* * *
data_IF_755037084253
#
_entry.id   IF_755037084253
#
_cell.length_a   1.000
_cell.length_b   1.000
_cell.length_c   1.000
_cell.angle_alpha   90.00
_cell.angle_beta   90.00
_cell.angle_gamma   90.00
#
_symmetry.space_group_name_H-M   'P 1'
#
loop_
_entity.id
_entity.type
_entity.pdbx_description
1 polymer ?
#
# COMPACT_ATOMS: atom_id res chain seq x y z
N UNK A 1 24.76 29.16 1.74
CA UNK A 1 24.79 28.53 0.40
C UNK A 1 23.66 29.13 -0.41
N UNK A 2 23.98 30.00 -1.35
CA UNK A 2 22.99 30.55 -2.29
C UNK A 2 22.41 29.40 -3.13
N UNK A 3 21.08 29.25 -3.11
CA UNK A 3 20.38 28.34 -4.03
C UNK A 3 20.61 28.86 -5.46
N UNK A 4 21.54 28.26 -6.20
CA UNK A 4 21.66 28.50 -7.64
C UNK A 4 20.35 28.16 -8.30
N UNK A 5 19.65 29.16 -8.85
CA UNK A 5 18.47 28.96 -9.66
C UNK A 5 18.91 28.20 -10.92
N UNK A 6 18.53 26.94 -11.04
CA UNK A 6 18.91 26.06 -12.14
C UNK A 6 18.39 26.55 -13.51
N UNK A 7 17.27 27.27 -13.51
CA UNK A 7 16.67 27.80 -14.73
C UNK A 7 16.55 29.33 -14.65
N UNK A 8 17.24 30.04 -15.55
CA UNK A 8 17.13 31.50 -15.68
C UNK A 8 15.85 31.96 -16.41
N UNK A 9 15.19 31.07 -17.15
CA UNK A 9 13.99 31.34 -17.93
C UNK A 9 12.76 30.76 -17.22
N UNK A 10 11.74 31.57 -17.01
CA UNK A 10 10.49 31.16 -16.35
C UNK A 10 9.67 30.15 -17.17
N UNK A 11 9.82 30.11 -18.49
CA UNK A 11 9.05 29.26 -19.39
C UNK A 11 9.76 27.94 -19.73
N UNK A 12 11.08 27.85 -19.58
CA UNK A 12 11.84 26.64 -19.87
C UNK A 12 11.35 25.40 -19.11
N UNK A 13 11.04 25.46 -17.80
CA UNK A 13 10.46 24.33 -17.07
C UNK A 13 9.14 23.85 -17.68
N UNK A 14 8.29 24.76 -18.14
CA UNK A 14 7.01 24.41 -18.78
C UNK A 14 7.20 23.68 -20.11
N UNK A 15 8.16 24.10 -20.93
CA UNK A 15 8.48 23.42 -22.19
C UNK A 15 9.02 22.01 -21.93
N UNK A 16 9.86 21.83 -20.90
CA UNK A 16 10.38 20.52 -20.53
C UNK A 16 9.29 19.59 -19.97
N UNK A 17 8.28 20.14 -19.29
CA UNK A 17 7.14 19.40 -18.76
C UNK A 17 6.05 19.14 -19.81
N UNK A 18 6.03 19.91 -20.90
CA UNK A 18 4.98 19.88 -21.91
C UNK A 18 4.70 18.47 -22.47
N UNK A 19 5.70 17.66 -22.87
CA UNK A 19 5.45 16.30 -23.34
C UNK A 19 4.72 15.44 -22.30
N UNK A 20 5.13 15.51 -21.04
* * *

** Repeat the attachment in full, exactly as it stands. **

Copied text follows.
data_IF_755037084253
#
_entry.id   IF_755037084253
#
_cell.length_a   1.000
_cell.length_b   1.000
_cell.length_c   1.000
_cell.angle_alpha   90.00
_cell.angle_beta   90.00
_cell.angle_gamma   90.00
#
_symmetry.space_group_name_H-M   'P 1'
#
loop_
_entity.id
_entity.type
_entity.pdbx_description
1 polymer ?
#
# COMPACT_ATOMS: atom_id res chain seq x y z
N UNK A 1 24.76 29.16 1.74
CA UNK A 1 24.79 28.53 0.40
C UNK A 1 23.66 29.13 -0.41
N UNK A 2 23.98 30.00 -1.35
CA UNK A 2 22.99 30.55 -2.29
C UNK A 2 22.41 29.40 -3.13
N UNK A 3 21.08 29.25 -3.11
CA UNK A 3 20.38 28.34 -4.03
C UNK A 3 20.61 28.86 -5.46
N UNK A 4 21.54 28.26 -6.20
CA UNK A 4 21.66 28.50 -7.64
C UNK A 4 20.35 28.16 -8.30
N UNK A 5 19.65 29.16 -8.85
CA UNK A 5 18.47 28.96 -9.66
C UNK A 5 18.91 28.20 -10.92
N UNK A 6 18.53 26.94 -11.04
CA UNK A 6 18.91 26.06 -12.14
C UNK A 6 18.39 26.55 -13.51
N UNK A 7 17.27 27.27 -13.51
CA UNK A 7 16.67 27.80 -14.73
C UNK A 7 16.55 29.33 -14.65
N UNK A 8 17.24 30.04 -15.55
CA UNK A 8 17.13 31.50 -15.68
C UNK A 8 15.85 31.96 -16.41
N UNK A 9 15.19 31.07 -17.15
CA UNK A 9 13.99 31.34 -17.93
C UNK A 9 12.76 30.76 -17.22
N UNK A 10 11.74 31.57 -17.01
CA UNK A 10 10.49 31.16 -16.35
C UNK A 10 9.67 30.15 -17.17
N UNK A 11 9.82 30.11 -18.49
CA UNK A 11 9.05 29.26 -19.39
C UNK A 11 9.76 27.94 -19.73
N UNK A 12 11.08 27.85 -19.58
CA UNK A 12 11.84 26.64 -19.87
C UNK A 12 11.35 25.40 -19.11
N UNK A 13 11.04 25.46 -17.80
CA UNK A 13 10.46 24.33 -17.07
C UNK A 13 9.14 23.85 -17.68
N UNK A 14 8.29 24.76 -18.14
CA UNK A 14 7.01 24.41 -18.78
C UNK A 14 7.20 23.68 -20.11
N UNK A 15 8.16 24.10 -20.93
CA UNK A 15 8.48 23.42 -22.19
C UNK A 15 9.02 22.01 -21.93
N UNK A 16 9.86 21.83 -20.90
CA UNK A 16 10.38 20.52 -20.53
C UNK A 16 9.29 19.59 -19.97
N UNK A 17 8.28 20.14 -19.29
CA UNK A 17 7.14 19.40 -18.76
C UNK A 17 6.05 19.14 -19.81
N UNK A 18 6.03 19.91 -20.90
CA UNK A 18 4.98 19.88 -21.91
C UNK A 18 4.70 18.47 -22.47
N UNK A 19 5.70 17.66 -22.87
CA UNK A 19 5.45 16.30 -23.34
C UNK A 19 4.72 15.44 -22.30
N UNK A 20 5.13 15.51 -21.04